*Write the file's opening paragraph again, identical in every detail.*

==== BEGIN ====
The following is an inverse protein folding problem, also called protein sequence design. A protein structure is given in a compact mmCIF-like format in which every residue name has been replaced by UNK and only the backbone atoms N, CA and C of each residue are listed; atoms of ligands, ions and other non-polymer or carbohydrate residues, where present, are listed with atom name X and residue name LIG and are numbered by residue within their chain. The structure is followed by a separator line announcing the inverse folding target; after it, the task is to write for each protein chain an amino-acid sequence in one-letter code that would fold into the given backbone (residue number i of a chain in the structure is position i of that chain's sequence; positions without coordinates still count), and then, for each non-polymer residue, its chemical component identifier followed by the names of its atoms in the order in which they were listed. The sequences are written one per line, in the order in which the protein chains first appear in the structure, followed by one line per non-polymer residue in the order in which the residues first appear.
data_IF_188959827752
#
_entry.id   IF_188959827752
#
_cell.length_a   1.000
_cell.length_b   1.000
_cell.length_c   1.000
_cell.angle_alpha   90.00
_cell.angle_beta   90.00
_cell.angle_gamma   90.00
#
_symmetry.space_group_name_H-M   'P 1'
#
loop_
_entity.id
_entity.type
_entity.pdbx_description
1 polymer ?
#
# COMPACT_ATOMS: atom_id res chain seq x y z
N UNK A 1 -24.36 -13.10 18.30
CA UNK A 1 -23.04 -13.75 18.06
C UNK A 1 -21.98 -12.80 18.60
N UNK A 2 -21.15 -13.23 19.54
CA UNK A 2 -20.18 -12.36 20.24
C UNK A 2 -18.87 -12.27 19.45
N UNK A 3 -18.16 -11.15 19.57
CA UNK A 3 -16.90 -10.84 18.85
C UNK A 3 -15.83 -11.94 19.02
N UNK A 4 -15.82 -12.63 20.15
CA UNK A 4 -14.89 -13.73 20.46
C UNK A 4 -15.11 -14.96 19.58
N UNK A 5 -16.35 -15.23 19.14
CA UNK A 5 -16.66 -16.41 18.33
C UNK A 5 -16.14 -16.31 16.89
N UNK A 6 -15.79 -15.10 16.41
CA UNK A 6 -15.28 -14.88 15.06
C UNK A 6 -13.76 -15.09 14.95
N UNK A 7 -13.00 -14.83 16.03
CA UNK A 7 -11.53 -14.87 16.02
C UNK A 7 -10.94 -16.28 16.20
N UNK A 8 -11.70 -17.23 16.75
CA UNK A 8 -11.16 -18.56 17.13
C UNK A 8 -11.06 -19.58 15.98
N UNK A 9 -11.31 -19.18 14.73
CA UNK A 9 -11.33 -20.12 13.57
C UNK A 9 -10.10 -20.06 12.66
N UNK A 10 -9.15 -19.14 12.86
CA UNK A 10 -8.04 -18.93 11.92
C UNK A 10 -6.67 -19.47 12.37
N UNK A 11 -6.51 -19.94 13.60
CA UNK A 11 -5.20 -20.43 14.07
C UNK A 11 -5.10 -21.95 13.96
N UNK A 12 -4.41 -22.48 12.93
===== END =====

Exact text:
The following is an inverse protein folding problem, also called protein sequence design. A protein structure is given in a compact mmCIF-like format in which every residue name has been replaced by UNK and only the backbone atoms N, CA and C of each residue are listed; atoms of ligands, ions and other non-polymer or carbohydrate residues, where present, are listed with atom name X and residue name LIG and are numbered by residue within their chain. The structure is followed by a separator line announcing the inverse folding target; after it, the task is to write for each protein chain an amino-acid sequence in one-letter code that would fold into the given backbone (residue number i of a chain in the structure is position i of that chain's sequence; positions without coordinates still count), and then, for each non-polymer residue, its chemical component identifier followed by the names of its atoms in the order in which they were listed. The sequences are written one per line, in the order in which the protein chains first appear in the structure, followed by one line per non-polymer residue in the order in which the residues first appear.